Species. Perhaps no word has had
a more curious history, or run through a greater variety of meanings,
Derived from an old verb, specio,
I behold, it meant in the first instance both actively a
beholding, and passively a thing beheld, a shape, aspect. In connection
with the latter it sometimes denoted pomp or splendour, sometimes
semblance, deception. Keeping to the more general notion of shape,
aspect, we see that it exactly corresponded to the Greek
and are therefore prepared to find it passing through
corresponding phases of meaning.
Like that, it denotes in philosophy the universal, consisting of
genus and differentia, the class within a class. We are all familiar
with this now the commonest sense of the word species, a sense naturally
flowing from its original meaning, for the species is the form or aspect
under which we view the object before us, when we have a definite notion
of it. Species, however, has, or perhaps rather had, another sense in
philosophy. It was used to denote the mental representation of an object
which was supposed to intervene between the object itself and the mind's
perception of it. Of course this meaning is identical with the primary
one of species, i. e. form, aspect, appearance. I need not dwell on it
further, for I suppose the doctrine which it expressed has altogether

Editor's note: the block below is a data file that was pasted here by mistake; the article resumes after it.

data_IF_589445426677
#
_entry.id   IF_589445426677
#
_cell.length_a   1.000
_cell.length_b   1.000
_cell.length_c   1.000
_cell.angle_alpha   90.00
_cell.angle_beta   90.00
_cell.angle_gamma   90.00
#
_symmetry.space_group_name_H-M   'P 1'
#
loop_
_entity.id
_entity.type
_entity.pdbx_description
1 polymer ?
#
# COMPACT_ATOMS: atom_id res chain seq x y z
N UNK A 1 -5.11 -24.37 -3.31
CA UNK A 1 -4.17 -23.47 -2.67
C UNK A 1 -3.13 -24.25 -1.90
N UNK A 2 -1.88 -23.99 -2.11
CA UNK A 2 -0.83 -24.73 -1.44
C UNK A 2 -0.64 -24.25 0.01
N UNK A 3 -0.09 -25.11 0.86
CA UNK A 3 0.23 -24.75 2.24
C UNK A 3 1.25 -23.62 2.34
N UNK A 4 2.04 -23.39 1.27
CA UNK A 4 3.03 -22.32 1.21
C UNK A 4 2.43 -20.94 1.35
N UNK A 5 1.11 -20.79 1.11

Species likewise meant in Roman law fruits of the earth, such as corn,
wine, oil, and indeed provisions and commodities of nearly any sort.
There are regulations for bringing on demand those various species
instead of their equivalent in money; and hence, doubtless by
with the logical sense of the word, the phrase payment in kind. In later
Greek, too, ταἔιδη mean spices, costly wares. Gold and silver also were
included among species, and it is singular that modern usage has
restricted the word in this sense to them (corrupting it into specie),
whereas the old regulations enforced the bringing the articles needed,
the species, instead of their price in money. Species in this sense by
an easy transition has taken the shape of spice, which now denotes
aromatic drugs. Spice was formerly used, however, in the logical sense
"Absten you fro all yvil spice"—1 Thess. v. 22. Wiclif.
"The spices of penance ben three."—Chaucer, 'The Parson's
"Justice, although it be but one entire virtue, yet is described in two
kinds of spices."—Sir T. Elyot, 'The Governor.'(1)
It has been conjectured that the word species as applied to the bread
and wine in the Eucharist was at first used in the sense now before us.
Bread and wine were the offerings of fruit and produce of the earth
which were presented by the faithful as materials for the holiest rite
of their religion. This may have been the case, but it is plain that in
subsequent controversy, when it was laid down that Christ was present
under the species of bread and wine, species was used in its primitive
sense of shape, aspect, or appearance.
Still, the same association with logical thought which we have observed
in the phrase payment in kind, is found here, and the phrases in one
kind, in both kinds, have perpetuated themselves in Eucharistic
controversy. "Under the forms of bread and wine" may perhaps indicate
the like association with philosophy awakened by the word species.
TRENCH'S Select Glossary, in voce.